Lamps on the Road to Faith

 

“My desire is to visit your tomb—fulfill it if you desire:

For me it is most difficult [to accomplish], for you most easy.

None can go astray while following you,

Because those footsteps are the lamps on the road to faith.”

– Khalil, Armaghan-I na’t

 

This section of a na’t from In Praise of Muhammad: Sindhi and Urdu Poems inspired me to make a collage. The collage uses a black background to incorporate the light mysticism referenced in the last line, the black representing the human tendency to be forgetful of God, contrasted against the white of the road created by Muhammad’s footsteps and of the mosque in the center. The white road represents the divine path of Islam (specifically the Sirat al-Mustaqim, or Straight Path) that is meant to provide guidance in an otherwise chaotic world. The footsteps themselves were cut out from a picture of a sunrise to reflect how the life and sunnah of the prophet, as recounted in the hadith, serve to illuminate the Sirat al-Mustaqim for many Muslims.

Because the na’t addresses Muhammad and specifically mentions the desire to visit his tomb, I put the Mosque of the Prophet (Al-Masjid al-Nabawi, where his tomb is located) at the end of the path. Many Muslims from around the world go on pilgrimages to the Mosque of the Prophet in Medina to express their devotion to him, and since this na’t is part of a long tradition of Prophet-veneration, it seemed fitting that visiting Al-Masjid al-Nabawi would be on the road of faith. It is important to note that not all Muslim sects believe in such prophet-veneration. Wahhabi Muslims (who often go by Muwahhidun, meaning “monotheists”) oppose the veneration of any figure besides God himself, and thus do not practice traditions centered around Muhammad or follow guidance from the Hadith, and some have exerted their political influence in Saudi Arabia to restrict other Muslims from visiting shrines of important figures from Islamic history that serve as shrines for Muslims of other sects of Islam.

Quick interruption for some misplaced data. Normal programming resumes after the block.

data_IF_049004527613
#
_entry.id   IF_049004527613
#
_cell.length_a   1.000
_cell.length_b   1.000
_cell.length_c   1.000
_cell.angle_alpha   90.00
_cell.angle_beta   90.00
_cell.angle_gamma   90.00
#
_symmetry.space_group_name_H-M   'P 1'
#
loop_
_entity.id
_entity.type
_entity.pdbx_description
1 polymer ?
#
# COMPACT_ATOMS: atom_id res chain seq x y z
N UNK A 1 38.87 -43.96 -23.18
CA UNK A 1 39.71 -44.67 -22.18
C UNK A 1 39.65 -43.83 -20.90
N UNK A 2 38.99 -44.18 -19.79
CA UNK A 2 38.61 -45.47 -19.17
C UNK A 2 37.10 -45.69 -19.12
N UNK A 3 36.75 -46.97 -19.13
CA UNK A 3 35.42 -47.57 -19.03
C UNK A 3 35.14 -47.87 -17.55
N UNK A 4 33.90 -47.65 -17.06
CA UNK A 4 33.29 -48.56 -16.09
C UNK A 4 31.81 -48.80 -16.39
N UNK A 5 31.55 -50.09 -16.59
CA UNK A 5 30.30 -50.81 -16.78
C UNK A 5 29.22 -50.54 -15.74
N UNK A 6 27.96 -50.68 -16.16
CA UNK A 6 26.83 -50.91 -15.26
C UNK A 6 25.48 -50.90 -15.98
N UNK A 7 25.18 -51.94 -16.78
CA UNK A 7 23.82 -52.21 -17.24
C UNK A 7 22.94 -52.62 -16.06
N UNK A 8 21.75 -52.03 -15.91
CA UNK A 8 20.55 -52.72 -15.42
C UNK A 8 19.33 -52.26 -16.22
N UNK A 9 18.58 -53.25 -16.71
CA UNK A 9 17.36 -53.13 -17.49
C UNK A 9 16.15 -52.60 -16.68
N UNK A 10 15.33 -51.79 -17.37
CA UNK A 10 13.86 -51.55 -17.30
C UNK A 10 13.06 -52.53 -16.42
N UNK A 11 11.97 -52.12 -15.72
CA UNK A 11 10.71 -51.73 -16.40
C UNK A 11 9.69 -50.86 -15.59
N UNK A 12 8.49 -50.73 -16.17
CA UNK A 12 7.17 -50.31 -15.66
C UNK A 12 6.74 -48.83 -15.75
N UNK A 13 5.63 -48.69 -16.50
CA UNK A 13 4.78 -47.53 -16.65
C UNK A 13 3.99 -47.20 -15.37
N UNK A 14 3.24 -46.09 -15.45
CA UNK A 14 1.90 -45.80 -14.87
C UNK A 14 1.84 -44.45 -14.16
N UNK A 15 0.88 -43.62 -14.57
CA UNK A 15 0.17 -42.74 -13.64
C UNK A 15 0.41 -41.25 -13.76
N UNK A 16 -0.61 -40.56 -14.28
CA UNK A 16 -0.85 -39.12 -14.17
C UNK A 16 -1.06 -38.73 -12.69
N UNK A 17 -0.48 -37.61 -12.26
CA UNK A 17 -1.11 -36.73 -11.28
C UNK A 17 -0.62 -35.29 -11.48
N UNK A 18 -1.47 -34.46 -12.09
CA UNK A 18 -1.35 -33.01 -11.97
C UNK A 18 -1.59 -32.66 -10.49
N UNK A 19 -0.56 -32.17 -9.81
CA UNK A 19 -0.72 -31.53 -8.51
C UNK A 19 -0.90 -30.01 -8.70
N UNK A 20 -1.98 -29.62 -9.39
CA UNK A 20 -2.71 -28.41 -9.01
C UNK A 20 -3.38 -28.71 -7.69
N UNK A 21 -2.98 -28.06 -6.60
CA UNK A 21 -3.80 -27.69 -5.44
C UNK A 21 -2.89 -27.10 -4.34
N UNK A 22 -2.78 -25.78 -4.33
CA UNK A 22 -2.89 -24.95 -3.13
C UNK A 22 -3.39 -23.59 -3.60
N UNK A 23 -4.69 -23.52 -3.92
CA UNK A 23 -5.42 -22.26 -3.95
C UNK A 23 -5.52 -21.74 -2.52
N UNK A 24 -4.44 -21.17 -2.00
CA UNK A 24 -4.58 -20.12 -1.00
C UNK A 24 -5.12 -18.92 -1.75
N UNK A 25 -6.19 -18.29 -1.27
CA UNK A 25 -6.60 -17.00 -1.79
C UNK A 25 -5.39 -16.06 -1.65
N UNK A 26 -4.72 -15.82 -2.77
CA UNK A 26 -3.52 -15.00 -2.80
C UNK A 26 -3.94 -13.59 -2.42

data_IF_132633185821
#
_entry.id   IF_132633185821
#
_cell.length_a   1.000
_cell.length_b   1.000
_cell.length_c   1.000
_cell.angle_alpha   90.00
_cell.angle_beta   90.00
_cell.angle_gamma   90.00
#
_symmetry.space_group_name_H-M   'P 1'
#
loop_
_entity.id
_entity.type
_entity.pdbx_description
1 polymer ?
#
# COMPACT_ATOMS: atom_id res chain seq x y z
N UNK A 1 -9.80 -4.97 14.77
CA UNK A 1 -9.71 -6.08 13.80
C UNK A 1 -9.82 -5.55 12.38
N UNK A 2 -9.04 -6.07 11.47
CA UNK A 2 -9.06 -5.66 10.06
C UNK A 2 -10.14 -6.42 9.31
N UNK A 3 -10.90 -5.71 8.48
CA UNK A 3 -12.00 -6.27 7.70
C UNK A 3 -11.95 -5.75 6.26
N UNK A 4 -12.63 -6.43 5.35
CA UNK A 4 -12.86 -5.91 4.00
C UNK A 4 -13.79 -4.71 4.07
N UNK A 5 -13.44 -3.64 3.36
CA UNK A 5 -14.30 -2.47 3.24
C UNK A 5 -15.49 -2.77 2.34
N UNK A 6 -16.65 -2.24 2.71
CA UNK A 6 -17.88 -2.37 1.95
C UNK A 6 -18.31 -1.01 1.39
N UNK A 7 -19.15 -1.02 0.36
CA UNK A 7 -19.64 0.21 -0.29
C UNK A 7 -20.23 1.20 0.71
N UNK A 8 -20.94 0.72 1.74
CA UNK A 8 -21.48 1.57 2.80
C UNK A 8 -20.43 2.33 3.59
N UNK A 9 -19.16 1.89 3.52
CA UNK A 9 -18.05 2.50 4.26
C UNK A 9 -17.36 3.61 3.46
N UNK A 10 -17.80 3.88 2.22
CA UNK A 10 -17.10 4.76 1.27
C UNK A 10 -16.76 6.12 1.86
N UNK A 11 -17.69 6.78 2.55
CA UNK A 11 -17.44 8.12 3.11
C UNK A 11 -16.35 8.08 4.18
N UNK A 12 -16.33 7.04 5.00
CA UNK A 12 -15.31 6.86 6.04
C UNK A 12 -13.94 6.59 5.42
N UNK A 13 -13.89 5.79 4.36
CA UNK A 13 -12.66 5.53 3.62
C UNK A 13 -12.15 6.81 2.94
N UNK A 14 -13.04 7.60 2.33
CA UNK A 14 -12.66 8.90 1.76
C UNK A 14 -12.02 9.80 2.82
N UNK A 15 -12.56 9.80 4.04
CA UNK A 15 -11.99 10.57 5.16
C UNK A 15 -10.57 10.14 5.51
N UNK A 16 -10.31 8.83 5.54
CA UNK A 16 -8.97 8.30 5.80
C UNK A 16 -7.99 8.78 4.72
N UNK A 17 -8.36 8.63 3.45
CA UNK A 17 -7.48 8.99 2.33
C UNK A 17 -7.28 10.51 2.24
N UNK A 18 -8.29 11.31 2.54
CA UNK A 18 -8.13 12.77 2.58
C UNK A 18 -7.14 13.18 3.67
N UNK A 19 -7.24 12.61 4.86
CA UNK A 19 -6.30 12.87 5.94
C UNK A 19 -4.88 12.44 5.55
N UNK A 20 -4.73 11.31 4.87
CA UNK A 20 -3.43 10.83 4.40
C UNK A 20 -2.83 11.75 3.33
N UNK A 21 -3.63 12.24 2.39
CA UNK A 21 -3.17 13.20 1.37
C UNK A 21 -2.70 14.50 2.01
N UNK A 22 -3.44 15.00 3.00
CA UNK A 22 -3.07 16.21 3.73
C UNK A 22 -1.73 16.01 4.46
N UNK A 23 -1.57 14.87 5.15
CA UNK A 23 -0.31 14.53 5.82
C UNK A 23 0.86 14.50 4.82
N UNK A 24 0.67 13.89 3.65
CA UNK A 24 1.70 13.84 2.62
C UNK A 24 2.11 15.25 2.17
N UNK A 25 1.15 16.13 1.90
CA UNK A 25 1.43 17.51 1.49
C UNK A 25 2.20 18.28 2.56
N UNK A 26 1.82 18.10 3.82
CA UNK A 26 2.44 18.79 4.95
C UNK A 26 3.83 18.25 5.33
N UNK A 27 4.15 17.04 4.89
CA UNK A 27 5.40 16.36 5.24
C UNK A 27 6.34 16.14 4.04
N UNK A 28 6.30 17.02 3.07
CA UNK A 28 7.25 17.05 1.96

However, while Wahhabi Muslims would not see the Mosque of the Prophet as an appropriate symbol for the Sirat al-Mustaqim, prophet veneration is a very common theme in most other sects of Islam around the world, and since this poem is part of that tradition, I decided to put Al-Masjid al-Nabawi in there anyways. Additionally, since many such Muslims think of Muhammad as the prefect human, the mosque also represents the Prophet’s sunnah and how following his example to become an ideal Muslim is the ultimate goal for many on the path of faith.

The cracks between the black sections are random and break up the darkness to give it a chaotic appearance in comparison to the solid white path that creates a sense of order. However, the mosque itself is also made up of different fragments and shades, and the footsteps vary in color as well. This reflects how, despite its homogeneous depiction in Western media, the term Islam encompasses a collection of culturally unique and contrasting traditions and beliefs from around the world.

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